Swift is now our default choice for development in the Apple ecosystem. With the release of Swift 2, the language approached a level of maturity that provides the stability and performance required for most projects. A good number of libraries that support iOS development—SwiftyJSON, Quick, etc.—are now migrated over to Swift, which is where the rest of the applications should follow. Swift has now been open sourced, and we are seeing a community of developers dedicated to continuously improving development in iOS.
A year after its public debut, Swift is now our default choice for development in the Apple ecosystem. With the recent release of Swift 2, the language approaches a level of maturity that provides the stability and performance required for most projects. Swift still has issues, especially around tool support, refactoring and testing. However, we feel that these are not substantial enough to warrant avoiding Swift. At the same time, porting large, existing Objective-C codebases is unlikely to pay off. The announcement that Swift will become open source software is a further positive sign. We are hopeful that this will not just be another dumping of internally developed code into a public repository, because Apple has clearly stated that community contributions are encouraged and will be accepted.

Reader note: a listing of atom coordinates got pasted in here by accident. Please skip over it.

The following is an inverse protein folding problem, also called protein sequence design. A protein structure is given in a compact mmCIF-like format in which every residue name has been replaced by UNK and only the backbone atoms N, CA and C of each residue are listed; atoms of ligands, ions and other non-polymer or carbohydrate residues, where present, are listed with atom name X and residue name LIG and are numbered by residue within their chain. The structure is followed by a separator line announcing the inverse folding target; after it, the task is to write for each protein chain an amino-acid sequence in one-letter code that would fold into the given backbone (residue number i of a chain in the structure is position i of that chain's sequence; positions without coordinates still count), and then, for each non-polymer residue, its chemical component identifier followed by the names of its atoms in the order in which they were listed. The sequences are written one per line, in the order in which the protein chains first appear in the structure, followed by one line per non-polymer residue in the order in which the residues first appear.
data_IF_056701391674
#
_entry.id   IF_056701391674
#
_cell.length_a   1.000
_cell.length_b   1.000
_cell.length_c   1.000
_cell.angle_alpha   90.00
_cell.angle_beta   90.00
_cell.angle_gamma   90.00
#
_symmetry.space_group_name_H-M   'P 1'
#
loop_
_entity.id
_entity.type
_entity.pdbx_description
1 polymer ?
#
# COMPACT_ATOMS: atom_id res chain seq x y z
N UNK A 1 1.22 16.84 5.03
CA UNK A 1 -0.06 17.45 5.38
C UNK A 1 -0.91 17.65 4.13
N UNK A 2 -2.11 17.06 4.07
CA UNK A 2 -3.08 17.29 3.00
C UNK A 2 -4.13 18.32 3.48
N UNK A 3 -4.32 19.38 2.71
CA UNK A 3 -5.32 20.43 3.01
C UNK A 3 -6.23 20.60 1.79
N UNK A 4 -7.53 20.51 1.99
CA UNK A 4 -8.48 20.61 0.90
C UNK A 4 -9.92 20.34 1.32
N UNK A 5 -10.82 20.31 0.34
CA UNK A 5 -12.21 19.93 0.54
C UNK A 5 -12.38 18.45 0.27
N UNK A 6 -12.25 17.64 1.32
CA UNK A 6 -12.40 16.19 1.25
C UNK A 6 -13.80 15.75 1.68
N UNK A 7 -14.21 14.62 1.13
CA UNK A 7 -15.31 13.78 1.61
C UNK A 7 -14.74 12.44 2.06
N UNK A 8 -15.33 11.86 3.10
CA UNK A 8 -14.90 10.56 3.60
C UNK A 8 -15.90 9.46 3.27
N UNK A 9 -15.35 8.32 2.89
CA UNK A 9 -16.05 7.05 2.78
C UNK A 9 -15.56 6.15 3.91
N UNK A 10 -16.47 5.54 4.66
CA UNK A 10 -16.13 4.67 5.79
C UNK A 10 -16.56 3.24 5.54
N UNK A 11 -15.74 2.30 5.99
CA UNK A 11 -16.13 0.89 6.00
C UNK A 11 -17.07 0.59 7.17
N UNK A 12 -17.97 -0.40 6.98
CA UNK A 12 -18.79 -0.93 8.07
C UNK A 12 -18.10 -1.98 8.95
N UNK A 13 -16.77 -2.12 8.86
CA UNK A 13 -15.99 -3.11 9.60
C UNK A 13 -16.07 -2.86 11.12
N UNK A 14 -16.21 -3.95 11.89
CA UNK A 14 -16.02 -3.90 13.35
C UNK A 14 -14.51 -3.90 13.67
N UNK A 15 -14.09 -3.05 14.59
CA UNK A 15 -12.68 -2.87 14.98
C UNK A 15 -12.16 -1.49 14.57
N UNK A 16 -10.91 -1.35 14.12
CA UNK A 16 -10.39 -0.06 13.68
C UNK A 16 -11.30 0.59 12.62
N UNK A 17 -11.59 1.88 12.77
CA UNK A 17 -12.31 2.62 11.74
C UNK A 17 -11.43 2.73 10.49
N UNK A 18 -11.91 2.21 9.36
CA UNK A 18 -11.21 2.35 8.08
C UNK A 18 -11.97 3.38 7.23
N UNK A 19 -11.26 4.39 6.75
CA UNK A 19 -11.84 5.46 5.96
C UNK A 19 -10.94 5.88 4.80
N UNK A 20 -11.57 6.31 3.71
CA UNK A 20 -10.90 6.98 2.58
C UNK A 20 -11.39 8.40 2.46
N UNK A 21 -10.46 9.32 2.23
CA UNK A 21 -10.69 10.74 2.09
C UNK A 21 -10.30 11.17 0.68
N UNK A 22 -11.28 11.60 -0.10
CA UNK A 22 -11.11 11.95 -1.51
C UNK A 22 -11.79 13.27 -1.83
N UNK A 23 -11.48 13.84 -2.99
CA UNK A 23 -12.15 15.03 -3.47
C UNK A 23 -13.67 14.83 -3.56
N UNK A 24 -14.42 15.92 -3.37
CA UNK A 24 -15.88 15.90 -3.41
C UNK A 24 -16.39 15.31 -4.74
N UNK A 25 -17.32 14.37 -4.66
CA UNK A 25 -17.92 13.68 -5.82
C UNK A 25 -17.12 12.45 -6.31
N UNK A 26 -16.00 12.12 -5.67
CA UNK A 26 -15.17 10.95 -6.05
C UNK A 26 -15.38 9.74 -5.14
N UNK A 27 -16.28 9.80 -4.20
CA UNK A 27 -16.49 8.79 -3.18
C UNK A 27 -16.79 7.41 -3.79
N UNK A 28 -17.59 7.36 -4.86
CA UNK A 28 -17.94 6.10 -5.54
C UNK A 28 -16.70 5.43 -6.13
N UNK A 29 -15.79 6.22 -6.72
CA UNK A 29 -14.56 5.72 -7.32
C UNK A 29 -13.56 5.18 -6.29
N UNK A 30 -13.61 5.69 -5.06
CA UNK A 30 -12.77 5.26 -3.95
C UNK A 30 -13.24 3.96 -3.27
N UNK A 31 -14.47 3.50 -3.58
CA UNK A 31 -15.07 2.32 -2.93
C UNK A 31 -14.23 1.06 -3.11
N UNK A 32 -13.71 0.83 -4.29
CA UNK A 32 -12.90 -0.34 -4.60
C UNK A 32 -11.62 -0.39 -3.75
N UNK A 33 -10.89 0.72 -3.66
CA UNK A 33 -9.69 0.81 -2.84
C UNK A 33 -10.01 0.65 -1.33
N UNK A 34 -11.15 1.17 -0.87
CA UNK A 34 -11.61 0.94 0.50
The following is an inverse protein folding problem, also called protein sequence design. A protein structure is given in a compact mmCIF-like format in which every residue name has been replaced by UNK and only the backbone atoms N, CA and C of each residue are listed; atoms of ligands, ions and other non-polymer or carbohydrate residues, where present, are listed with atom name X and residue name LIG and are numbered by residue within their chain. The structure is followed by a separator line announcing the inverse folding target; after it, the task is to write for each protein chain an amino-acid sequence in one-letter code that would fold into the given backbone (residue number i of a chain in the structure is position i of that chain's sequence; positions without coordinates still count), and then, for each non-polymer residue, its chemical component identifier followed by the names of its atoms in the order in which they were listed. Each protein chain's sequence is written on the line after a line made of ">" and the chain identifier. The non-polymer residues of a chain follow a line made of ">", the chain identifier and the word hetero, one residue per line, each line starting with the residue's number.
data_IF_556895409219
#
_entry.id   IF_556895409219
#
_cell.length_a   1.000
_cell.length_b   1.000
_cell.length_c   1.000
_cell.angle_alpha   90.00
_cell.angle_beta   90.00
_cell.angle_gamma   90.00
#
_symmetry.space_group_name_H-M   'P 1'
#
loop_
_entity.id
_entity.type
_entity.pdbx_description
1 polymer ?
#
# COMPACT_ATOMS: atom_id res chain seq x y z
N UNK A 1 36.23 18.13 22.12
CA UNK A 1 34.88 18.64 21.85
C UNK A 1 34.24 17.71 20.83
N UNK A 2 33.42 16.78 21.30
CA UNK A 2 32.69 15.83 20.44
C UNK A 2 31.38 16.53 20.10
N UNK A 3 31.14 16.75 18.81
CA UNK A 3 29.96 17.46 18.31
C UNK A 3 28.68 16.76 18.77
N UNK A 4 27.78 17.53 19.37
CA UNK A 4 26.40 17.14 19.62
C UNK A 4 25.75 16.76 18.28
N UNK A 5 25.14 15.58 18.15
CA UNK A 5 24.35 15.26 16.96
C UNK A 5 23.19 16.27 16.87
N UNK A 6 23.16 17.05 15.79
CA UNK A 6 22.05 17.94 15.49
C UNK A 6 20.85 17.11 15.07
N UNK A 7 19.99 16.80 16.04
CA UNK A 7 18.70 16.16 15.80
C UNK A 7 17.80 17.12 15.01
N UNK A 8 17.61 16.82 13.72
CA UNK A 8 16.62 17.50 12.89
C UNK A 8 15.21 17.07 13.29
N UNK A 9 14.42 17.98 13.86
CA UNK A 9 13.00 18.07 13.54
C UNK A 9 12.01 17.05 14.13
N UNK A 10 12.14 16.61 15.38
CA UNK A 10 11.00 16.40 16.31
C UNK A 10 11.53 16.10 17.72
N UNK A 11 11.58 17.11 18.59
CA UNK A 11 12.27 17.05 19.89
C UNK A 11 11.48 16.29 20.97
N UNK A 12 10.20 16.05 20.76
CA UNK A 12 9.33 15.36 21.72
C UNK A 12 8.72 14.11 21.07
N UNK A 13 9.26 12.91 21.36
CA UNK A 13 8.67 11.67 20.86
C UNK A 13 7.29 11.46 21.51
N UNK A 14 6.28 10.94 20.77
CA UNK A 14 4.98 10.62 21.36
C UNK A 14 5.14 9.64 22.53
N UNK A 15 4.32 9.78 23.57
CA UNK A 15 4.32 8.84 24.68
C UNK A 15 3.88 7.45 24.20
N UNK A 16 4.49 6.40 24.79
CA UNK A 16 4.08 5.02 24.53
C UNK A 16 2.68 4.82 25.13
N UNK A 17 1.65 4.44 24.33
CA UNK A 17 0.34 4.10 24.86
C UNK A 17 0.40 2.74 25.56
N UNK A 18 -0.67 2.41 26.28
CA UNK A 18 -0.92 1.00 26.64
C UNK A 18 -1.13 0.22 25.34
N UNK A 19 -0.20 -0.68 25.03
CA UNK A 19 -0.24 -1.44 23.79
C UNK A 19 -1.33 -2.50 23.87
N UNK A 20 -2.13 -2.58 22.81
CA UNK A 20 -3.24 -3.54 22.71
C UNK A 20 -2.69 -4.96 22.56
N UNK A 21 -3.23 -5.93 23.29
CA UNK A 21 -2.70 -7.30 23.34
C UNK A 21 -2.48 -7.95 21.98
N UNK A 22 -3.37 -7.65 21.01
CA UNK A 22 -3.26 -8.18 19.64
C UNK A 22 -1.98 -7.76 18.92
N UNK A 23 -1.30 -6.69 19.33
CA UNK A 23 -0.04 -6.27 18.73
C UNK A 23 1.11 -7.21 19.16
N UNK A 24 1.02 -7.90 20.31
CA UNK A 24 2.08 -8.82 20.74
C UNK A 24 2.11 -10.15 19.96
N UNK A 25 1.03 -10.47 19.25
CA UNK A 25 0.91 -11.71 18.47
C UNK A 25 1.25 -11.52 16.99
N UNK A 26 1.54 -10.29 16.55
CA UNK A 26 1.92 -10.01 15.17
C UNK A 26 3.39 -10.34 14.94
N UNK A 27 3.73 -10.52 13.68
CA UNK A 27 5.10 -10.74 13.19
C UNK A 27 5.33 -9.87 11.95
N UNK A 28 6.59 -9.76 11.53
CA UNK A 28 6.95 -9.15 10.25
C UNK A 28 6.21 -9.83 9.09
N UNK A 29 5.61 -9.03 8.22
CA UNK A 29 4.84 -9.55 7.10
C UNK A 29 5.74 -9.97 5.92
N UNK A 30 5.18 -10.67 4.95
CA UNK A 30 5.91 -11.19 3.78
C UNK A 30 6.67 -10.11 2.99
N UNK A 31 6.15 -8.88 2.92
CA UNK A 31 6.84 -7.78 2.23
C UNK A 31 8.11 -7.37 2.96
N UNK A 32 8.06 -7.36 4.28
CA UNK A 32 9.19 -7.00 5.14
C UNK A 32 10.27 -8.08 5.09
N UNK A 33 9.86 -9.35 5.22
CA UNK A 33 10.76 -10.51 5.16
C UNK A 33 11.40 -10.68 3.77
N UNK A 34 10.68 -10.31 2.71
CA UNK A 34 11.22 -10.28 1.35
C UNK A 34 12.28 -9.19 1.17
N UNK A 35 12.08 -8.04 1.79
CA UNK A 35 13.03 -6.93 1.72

With some real-world experience under our belt, Swift still shows a lot of promise. Some of the problems, like long compile times, are being addressed. However, continued language changes cause extra development effort and make building older versions of your own software burdensome. Testing and refactoring also remain painful. On balance, though, you should still consider Swift when starting new development projects for the Apple ecosystem.
Swift, Apple’s new development language, contains many improvements over the perennial Objective-C, including emphasis on functional programming and modern syntax. In most ways, this is an upgrade if you are coding on the Apple platform.